A Period Home Kitchen Adjusted for Contemporary Living

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A Period Home Kitchen Adjusted for Contemporary Living

At the turn of the century, foyers were for formal greetings and goodbyes. Often the home’s first impression, the entry would have refined, authentic details to occupy the eyes of visitors, and black-and-white tile was a popular choice for flooring. The Kochman Reidt + Haigh team took that idea and brought it into the kitchen of this 1920s house in Winchester, Massachusetts.

“We wanted something that would bring a more refined aesthetic to the kitchen,” says Paul Reidt, president of Kochman Reidt + Haigh. “Also, we wanted to acknowledge it was one of the most important rooms in the house and the location to receive guests and friends.”

The pre-war home had good bones and was constructed as a custom house in the 1920s. “Meaning the original owner of the house was engaged with the construction of it, which translates to a high-quality standard.” Perhaps the present-day homeowners felt a connection to the original occupant because they were very involved in the renovation and wanted to honor its original design. “They were really committed to their house,” says Reidt. “While they had their own aesthetic, they wanted to be sympathetic to the character of the house.”

The kitchen needed major changes. In the early twentieth century, kitchens were not for gathering. Guests would join homeowners in parlors or dining rooms, but the kitchen was for meal prep and was set off away from the party. “When the house was built it was a pre-modern time, and kitchens were seen as completely efficient workspaces,” says Reidt.

Fast forward 100 years and now kitchens are magnets for social gatherings and homeowners who are charmed by historic properties are adapting their homes to fit the trend. Reidt and his team added a breakfast bay, where the family would have most meals even though there is a formal dining room. Adding an island was essential as a workspace and another spot to eat. “The island was treated more like a piece of furniture than a kitchen cabinet component,” he says, which was dressed in American black walnut.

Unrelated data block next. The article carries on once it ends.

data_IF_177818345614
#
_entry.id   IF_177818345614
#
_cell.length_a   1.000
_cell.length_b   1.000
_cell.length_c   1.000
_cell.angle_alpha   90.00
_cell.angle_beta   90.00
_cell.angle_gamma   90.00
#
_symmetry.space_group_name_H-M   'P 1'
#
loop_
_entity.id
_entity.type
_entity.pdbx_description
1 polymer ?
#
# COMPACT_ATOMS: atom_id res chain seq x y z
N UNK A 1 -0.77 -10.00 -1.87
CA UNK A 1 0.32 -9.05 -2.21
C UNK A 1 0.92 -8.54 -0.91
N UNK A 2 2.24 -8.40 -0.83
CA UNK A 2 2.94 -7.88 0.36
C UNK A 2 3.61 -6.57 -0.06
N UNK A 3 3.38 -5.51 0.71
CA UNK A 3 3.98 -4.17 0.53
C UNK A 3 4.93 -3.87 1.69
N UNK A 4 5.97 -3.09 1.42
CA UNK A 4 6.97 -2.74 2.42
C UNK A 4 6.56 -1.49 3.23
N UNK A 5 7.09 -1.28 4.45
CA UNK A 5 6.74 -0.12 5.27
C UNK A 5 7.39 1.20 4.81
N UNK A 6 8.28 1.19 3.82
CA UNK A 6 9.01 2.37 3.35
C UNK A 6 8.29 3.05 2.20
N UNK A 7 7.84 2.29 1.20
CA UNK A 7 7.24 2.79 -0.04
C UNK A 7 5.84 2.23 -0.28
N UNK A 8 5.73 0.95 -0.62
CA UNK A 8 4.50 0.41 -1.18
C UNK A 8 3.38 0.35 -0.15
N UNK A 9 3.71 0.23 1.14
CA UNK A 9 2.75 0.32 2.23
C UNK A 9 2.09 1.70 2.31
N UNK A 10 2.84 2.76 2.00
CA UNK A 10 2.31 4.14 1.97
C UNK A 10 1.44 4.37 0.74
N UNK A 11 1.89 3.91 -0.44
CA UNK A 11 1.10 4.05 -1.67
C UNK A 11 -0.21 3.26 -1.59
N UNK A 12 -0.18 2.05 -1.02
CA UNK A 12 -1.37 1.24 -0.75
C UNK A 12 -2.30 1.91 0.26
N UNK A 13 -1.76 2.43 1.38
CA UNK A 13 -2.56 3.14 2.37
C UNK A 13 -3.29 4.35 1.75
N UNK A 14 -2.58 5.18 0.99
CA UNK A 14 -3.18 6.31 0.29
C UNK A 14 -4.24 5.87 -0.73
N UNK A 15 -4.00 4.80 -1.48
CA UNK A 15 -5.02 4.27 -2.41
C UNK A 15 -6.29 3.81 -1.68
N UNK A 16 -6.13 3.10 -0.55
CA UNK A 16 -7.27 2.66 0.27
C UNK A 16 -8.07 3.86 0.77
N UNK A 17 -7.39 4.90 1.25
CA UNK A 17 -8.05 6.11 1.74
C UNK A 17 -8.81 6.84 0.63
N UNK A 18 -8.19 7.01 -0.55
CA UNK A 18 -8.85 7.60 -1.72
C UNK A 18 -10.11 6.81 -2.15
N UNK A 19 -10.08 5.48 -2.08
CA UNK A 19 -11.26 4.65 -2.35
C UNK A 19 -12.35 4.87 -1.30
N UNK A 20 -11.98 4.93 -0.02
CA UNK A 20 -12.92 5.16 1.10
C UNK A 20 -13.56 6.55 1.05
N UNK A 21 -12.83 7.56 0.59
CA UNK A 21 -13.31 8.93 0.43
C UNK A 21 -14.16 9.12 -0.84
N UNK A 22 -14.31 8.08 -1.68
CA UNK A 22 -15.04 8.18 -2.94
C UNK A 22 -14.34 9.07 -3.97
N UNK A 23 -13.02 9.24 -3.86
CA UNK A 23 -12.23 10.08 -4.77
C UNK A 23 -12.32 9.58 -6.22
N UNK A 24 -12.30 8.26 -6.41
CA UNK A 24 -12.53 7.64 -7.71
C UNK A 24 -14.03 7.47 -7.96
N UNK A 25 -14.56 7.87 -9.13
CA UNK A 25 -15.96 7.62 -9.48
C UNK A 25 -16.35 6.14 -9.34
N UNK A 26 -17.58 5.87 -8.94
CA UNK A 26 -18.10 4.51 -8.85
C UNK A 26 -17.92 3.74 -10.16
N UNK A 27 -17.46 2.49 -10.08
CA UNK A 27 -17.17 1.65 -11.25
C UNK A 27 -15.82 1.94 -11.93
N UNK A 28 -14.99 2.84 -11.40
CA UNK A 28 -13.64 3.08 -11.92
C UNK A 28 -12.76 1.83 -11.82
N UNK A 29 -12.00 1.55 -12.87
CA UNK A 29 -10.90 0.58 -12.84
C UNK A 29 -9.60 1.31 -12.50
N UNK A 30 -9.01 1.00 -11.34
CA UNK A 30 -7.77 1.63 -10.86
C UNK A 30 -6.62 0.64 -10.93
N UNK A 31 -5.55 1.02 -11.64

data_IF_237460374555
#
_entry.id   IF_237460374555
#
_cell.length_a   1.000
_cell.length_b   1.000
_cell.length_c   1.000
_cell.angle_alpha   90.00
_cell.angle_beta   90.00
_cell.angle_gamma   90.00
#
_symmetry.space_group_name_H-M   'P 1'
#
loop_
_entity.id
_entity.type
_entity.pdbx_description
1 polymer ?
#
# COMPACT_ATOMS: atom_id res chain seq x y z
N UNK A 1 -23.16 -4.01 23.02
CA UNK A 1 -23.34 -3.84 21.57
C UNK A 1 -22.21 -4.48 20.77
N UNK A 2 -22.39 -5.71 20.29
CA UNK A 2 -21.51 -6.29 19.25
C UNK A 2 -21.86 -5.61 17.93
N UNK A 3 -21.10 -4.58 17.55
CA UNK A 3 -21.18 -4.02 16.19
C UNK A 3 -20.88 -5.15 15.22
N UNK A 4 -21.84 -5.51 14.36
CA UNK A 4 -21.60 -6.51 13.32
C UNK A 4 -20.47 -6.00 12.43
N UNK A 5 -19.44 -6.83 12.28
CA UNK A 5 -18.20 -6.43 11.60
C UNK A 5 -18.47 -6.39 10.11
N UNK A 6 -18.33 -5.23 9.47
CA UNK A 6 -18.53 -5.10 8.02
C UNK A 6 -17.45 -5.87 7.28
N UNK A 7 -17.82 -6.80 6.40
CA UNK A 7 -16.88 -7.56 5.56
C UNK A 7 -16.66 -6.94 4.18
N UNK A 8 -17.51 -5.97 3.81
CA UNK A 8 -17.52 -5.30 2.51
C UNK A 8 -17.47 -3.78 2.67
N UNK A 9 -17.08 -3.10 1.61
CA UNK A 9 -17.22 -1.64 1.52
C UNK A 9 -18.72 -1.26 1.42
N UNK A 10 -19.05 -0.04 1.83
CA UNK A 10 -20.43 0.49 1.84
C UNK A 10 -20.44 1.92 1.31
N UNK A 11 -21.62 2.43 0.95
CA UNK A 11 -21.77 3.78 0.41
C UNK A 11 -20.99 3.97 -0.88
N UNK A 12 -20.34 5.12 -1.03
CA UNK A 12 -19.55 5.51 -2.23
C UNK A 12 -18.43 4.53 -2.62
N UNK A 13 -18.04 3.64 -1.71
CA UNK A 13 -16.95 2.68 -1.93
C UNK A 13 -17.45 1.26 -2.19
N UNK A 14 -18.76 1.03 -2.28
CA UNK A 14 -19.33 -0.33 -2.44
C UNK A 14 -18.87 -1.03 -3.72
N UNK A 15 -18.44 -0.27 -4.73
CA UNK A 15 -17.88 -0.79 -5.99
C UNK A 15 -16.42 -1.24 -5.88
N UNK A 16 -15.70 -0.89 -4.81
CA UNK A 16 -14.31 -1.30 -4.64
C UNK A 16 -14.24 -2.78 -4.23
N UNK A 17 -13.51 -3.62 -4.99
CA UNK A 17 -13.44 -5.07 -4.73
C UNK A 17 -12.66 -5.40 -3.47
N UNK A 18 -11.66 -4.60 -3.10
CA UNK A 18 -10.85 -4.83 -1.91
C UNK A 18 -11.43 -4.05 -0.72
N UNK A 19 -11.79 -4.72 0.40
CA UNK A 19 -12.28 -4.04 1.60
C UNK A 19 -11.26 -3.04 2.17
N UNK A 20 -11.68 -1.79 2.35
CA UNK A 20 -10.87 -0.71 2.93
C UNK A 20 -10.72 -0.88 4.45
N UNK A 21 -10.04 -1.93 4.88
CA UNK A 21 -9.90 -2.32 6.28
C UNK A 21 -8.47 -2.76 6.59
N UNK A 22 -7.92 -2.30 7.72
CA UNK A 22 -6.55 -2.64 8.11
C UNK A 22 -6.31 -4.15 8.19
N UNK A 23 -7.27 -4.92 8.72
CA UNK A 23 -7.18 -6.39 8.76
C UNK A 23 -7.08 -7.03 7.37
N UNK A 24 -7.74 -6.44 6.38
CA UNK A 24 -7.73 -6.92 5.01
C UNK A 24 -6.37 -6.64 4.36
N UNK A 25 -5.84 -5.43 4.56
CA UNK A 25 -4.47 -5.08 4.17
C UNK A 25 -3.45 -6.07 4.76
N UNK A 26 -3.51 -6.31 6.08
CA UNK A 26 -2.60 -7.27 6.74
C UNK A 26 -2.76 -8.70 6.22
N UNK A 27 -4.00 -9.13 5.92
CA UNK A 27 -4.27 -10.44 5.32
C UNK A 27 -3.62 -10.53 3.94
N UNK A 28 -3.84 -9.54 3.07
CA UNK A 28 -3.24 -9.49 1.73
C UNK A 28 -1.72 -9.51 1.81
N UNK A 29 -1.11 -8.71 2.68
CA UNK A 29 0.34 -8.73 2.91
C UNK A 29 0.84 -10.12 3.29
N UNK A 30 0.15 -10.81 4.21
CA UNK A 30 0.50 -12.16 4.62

They were also tasked with minimizing the number of wall cabinets. “That would have been an unusual feature for the period,” says Reidt. To be more efficient with storage, Reidt carved a space for a custom cabinet into the wall. “Since kitchen space was fairly narrow, we cut a whole in wall between kitchen and adjacent den to make room for this piece and it doesn’t stick out into the room.”

Other details were chosen to reflect the home’s era, such as the sconces on the wall. More modern light fixtures that hang over the island were chosen for transparency. Each element is a balance of historical appreciation and the homeowners’ style, and everything was adjusted for contemporary living. “This was particularly successful marriage of the house and the aesthetic of the homeowners,” says Reidt. “It’s hard to provide modern needs of the kitchen these days in the context of a period house, but with this one all of the pieces fell into place.”

Reidt credits the homeowners thoughtful engagement for the project’s success. “If you don’t have a highly influential homeowner, you provide what you know. When you get someone like them this is an opportunity for them to lead you to discoveries you wouldn’t have made on your own.”